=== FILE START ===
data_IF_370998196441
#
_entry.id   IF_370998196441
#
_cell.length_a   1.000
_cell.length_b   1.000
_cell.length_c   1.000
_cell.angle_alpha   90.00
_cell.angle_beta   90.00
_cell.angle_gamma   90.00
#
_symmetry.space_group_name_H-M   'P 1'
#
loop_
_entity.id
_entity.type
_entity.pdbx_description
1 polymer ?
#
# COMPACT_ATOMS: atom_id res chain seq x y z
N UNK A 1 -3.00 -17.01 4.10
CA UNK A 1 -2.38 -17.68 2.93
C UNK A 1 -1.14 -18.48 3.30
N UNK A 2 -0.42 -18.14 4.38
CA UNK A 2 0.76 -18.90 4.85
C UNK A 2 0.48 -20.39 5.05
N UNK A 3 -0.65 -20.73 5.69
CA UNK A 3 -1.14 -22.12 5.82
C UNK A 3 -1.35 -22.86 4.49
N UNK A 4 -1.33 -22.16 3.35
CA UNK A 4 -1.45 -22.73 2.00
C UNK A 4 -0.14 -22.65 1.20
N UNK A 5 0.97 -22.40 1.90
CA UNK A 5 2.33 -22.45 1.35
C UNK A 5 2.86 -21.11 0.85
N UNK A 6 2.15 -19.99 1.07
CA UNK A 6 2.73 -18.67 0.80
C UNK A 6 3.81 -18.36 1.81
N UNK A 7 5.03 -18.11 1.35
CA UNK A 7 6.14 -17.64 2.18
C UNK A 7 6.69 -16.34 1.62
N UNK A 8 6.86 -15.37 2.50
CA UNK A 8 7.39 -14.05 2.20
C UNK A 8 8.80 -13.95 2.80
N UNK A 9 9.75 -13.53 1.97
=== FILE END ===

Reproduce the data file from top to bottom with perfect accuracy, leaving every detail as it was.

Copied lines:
data_IF_370998196441
#
_entry.id   IF_370998196441
#
_cell.length_a   1.000
_cell.length_b   1.000
_cell.length_c   1.000
_cell.angle_alpha   90.00
_cell.angle_beta   90.00
_cell.angle_gamma   90.00
#
_symmetry.space_group_name_H-M   'P 1'
#
loop_
_entity.id
_entity.type
_entity.pdbx_description
1 polymer ?
#
# COMPACT_ATOMS: atom_id res chain seq x y z
N UNK A 1 -3.00 -17.01 4.10
CA UNK A 1 -2.38 -17.68 2.93
C UNK A 1 -1.14 -18.48 3.30
N UNK A 2 -0.42 -18.14 4.38
CA UNK A 2 0.76 -18.90 4.85
C UNK A 2 0.48 -20.39 5.05
N UNK A 3 -0.65 -20.73 5.69
CA UNK A 3 -1.14 -22.12 5.82
C UNK A 3 -1.35 -22.86 4.49
N UNK A 4 -1.33 -22.16 3.35
CA UNK A 4 -1.45 -22.73 2.00
C UNK A 4 -0.14 -22.65 1.20
N UNK A 5 0.97 -22.40 1.90
CA UNK A 5 2.33 -22.45 1.35
C UNK A 5 2.86 -21.11 0.85
N UNK A 6 2.15 -19.99 1.07
CA UNK A 6 2.73 -18.67 0.80
C UNK A 6 3.81 -18.36 1.81
N UNK A 7 5.03 -18.11 1.35
CA UNK A 7 6.14 -17.64 2.18
C UNK A 7 6.69 -16.34 1.62
N UNK A 8 6.86 -15.37 2.50
CA UNK A 8 7.39 -14.05 2.20
C UNK A 8 8.80 -13.95 2.80
N UNK A 9 9.75 -13.53 1.97